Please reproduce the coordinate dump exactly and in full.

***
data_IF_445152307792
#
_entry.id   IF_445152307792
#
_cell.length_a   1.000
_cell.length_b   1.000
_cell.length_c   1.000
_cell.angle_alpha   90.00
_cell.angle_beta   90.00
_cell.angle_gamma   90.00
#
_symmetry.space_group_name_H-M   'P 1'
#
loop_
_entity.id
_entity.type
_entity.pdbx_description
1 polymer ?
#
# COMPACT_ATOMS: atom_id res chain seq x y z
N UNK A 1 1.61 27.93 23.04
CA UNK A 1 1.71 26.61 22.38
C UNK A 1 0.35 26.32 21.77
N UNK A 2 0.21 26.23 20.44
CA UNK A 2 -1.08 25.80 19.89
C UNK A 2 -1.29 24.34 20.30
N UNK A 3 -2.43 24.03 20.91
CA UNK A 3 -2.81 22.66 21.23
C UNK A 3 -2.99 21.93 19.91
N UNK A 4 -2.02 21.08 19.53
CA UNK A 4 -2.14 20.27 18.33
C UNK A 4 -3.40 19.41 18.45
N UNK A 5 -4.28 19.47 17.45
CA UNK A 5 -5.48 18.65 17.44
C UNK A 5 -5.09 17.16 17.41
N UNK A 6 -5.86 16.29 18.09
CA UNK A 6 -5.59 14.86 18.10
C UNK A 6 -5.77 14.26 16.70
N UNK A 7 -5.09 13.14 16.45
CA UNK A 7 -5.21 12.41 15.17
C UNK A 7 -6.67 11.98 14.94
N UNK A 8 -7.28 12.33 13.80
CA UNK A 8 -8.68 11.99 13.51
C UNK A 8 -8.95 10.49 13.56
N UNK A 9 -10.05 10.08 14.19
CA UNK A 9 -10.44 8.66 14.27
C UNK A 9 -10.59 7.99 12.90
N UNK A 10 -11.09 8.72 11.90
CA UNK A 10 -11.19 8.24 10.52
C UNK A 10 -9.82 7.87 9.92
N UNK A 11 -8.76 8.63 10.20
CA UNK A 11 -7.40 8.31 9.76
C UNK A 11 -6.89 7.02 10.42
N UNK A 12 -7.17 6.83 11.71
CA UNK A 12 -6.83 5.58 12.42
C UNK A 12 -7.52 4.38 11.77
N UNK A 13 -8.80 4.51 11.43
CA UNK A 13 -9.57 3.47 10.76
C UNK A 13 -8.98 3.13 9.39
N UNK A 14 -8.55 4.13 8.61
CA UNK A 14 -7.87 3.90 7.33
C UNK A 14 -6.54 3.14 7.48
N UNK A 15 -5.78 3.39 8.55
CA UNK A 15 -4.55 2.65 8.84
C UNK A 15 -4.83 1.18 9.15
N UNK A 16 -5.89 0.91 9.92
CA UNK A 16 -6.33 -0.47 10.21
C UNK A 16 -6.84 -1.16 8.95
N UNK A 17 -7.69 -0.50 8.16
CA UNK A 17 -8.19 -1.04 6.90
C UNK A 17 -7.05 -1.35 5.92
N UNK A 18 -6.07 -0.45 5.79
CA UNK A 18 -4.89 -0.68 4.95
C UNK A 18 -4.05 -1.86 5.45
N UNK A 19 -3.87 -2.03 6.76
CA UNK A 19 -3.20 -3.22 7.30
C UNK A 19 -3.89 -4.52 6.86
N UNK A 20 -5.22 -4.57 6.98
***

data_IF_445152307792
#
_entry.id   IF_445152307792
#
_cell.length_a   1.000
_cell.length_b   1.000
_cell.length_c   1.000
_cell.angle_alpha   90.00
_cell.angle_beta   90.00
_cell.angle_gamma   90.00
#
_symmetry.space_group_name_H-M   'P 1'
#
loop_
_entity.id
_entity.type
_entity.pdbx_description
1 polymer ?
#
# COMPACT_ATOMS: atom_id res chain seq x y z
N UNK A 1 1.61 27.93 23.04
CA UNK A 1 1.71 26.61 22.38
C UNK A 1 0.35 26.32 21.77
N UNK A 2 0.21 26.23 20.44
CA UNK A 2 -1.08 25.80 19.89
C UNK A 2 -1.29 24.34 20.30
N UNK A 3 -2.43 24.03 20.91
CA UNK A 3 -2.81 22.66 21.23
C UNK A 3 -2.99 21.93 19.91
N UNK A 4 -2.02 21.08 19.53
CA UNK A 4 -2.14 20.27 18.33
C UNK A 4 -3.40 19.41 18.45
N UNK A 5 -4.28 19.47 17.45
CA UNK A 5 -5.48 18.65 17.44
C UNK A 5 -5.09 17.16 17.41
N UNK A 6 -5.86 16.29 18.09
CA UNK A 6 -5.59 14.86 18.10
C UNK A 6 -5.77 14.26 16.70
N UNK A 7 -5.09 13.14 16.45
CA UNK A 7 -5.21 12.41 15.17
C UNK A 7 -6.67 11.98 14.94
N UNK A 8 -7.28 12.33 13.80
CA UNK A 8 -8.68 11.99 13.51
C UNK A 8 -8.95 10.49 13.56
N UNK A 9 -10.05 10.08 14.19
CA UNK A 9 -10.44 8.66 14.27
C UNK A 9 -10.59 7.99 12.90
N UNK A 10 -11.09 8.72 11.90
CA UNK A 10 -11.19 8.24 10.52
C UNK A 10 -9.82 7.87 9.92
N UNK A 11 -8.76 8.63 10.20
CA UNK A 11 -7.40 8.31 9.76
C UNK A 11 -6.89 7.02 10.42
N UNK A 12 -7.17 6.83 11.71
CA UNK A 12 -6.83 5.58 12.42
C UNK A 12 -7.52 4.38 11.77
N UNK A 13 -8.80 4.51 11.43
CA UNK A 13 -9.57 3.47 10.76
C UNK A 13 -8.98 3.13 9.39
N UNK A 14 -8.55 4.13 8.61
CA UNK A 14 -7.87 3.90 7.33
C UNK A 14 -6.54 3.14 7.48
N UNK A 15 -5.78 3.39 8.55
CA UNK A 15 -4.55 2.65 8.84
C UNK A 15 -4.83 1.18 9.15
N UNK A 16 -5.89 0.91 9.92
CA UNK A 16 -6.33 -0.47 10.21
C UNK A 16 -6.84 -1.16 8.95
N UNK A 17 -7.69 -0.50 8.16
CA UNK A 17 -8.19 -1.04 6.90
C UNK A 17 -7.05 -1.35 5.92
N UNK A 18 -6.07 -0.45 5.79
CA UNK A 18 -4.89 -0.68 4.95
C UNK A 18 -4.05 -1.86 5.45
N UNK A 19 -3.87 -2.03 6.76
CA UNK A 19 -3.20 -3.22 7.30
C UNK A 19 -3.89 -4.52 6.86
N UNK A 20 -5.22 -4.57 6.98